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How to successfully outsource your IT

Along with the trend of outsourcing human resources, we are also seeing a growing number of businesses outsourcing IT. The result? In most cases a better, more efficient method than managing in house. But there are things you need to know before signing on the dotted line as Hannah Blackiston found out from EFEX Director Andrew Herrmann.

We can outsource almost everything in our lives, from our accounts to our cleaning. But how do we go about finding the right IT solution for our real estate businesses?

First things first: when it comes to outsourcing your IT you’re looking for a managed service provider. This is instead of a ‘break it and fix it’ option, where you’ve just got a person you call when something goes wrong.

A managed service provider will cost more than an on-demand option, but in the long run it brings far more benefits to your business and will allow you to get a more tailored experience.

Andrew Herrmann, Director of EFEX, says the first thing you need to keep in mind is that your needs as a real estate professional won’t be the same as other offices, and you need to make sure your provider can match them.

“You need to ensure your managed service provider understands the real estate game. Agents don’t work nine to five, so neither should your IT, print and voice provider. This includes weekends,” says Andrew.

Next you need to make sure you’re getting the right model for your business. Andrew recommends an operational expense (opex) model over a capital expenditure (capex) model.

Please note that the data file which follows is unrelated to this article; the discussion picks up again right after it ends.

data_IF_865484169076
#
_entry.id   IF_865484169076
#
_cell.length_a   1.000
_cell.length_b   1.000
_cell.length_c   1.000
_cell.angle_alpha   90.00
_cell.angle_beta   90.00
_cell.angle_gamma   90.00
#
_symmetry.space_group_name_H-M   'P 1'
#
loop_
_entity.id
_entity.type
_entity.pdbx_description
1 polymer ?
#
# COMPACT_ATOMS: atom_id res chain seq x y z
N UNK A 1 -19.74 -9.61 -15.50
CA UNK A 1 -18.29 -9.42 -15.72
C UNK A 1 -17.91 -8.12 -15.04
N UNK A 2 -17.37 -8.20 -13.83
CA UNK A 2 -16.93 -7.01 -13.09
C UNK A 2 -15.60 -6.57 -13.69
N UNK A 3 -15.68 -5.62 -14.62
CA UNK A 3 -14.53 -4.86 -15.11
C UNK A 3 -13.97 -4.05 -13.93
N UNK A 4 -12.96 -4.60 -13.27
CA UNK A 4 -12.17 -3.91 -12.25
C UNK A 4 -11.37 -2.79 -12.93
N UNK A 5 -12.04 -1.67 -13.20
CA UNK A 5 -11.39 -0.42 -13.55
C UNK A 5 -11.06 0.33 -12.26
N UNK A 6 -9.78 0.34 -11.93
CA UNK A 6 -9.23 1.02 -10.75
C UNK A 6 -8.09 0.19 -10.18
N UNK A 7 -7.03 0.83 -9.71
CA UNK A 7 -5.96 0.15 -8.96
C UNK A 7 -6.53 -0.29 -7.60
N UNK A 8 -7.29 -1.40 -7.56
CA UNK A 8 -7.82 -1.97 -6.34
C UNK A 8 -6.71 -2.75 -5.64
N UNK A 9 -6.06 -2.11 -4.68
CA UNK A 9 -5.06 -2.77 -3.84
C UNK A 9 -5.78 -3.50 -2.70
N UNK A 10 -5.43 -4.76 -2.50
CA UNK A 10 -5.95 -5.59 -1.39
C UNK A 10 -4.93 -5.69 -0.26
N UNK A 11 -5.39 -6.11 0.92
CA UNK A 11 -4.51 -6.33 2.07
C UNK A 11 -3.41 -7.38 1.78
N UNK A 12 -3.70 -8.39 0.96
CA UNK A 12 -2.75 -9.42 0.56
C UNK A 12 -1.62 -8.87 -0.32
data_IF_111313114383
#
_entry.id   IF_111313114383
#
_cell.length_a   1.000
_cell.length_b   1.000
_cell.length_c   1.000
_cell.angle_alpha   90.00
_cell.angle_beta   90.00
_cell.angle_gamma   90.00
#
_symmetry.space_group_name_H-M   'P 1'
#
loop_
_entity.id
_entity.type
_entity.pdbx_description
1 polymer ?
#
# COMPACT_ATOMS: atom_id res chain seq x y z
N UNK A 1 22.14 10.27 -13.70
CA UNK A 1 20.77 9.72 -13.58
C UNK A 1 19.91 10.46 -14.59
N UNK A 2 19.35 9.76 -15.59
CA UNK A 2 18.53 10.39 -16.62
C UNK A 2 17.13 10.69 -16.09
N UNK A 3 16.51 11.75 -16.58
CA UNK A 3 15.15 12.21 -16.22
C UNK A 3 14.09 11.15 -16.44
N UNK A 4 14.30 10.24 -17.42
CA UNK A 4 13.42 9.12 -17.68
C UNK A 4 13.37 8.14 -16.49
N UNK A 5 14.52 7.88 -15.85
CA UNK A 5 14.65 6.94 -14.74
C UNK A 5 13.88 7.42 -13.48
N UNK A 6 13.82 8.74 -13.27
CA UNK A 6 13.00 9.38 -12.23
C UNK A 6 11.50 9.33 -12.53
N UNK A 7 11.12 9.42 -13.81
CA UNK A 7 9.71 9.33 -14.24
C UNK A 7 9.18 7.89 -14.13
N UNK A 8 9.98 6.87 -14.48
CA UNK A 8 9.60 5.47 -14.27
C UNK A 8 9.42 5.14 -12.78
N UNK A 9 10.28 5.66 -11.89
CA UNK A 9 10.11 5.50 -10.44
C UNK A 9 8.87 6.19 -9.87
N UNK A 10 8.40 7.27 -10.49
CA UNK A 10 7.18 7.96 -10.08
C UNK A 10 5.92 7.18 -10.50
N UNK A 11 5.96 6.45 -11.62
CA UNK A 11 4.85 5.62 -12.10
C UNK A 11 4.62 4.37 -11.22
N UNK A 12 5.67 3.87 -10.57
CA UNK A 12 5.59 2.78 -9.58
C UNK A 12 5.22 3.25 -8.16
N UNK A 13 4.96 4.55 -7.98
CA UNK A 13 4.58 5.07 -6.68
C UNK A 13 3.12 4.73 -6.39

“Renting, leasing or subscription-based models allow agencies to keep money in the bank as opposed to sitting on the office desk depreciating. Not only does this help with cash flow, this also allows scalability as the business grows,” says Andrew.

Taking on a managed service also allows you to opt in for upgrades and refresh strategies, which is something you should look for. New is often better; and while you might pay a little more for upgrades and new hardware, ultimately it’s often worth it.

Along that line, make sure you take advantage of the offers from your service provider. There’s no point wasting your time doing low-value activities like fetching toner. A good provider will have all your tech needs answered before you even knew you had them.

Agents don’t work nine to five and neither should your managed service provider.

One of the things you’ll need to consider when you sign up to a managed service provider is your soft cost loss. Andrew says agencies should be careful about falling for short-term savings which lead to long-term problems.

“The soft cost of not having a printer when you’re trying to get a contract signed, or a phone dropping out when you’re trying to book an appointment, isn’t just the time of someone running down to the local stationary store or redialling the potential seller; it can ultimately be what wins or loses you the listing,” says Andrew.

“Ensuring you have service levels agreed and redundancy solutions around all of your technology infrastructure will ensure you aren’t in this predicament ever again.”

Once you’ve selected the provider you want to go with, Andrew recommends having them complete a technology infrastructure audit. In this process they might find ways to save you, and your business, money, or be able to identify outdated technology and practices which are having a detrimental effect on your work.

The most important factor in your decision is allowing flexibility for you and your office.

“Find a solution that changes with your business. We all know real estate markets can move up and down, so choose a solution that moves and adapts to your changing environment,” says Andrew.

By carefully weighing up the options before you commit to an outsourcing solution for your IT, you’re less likely to face issues down the track and spend more money fixing them. While a managed service provider might command a higher cost, there’s a reason they do – and that reason could be what saves you buying a new printer in a panic on Saturday morning.

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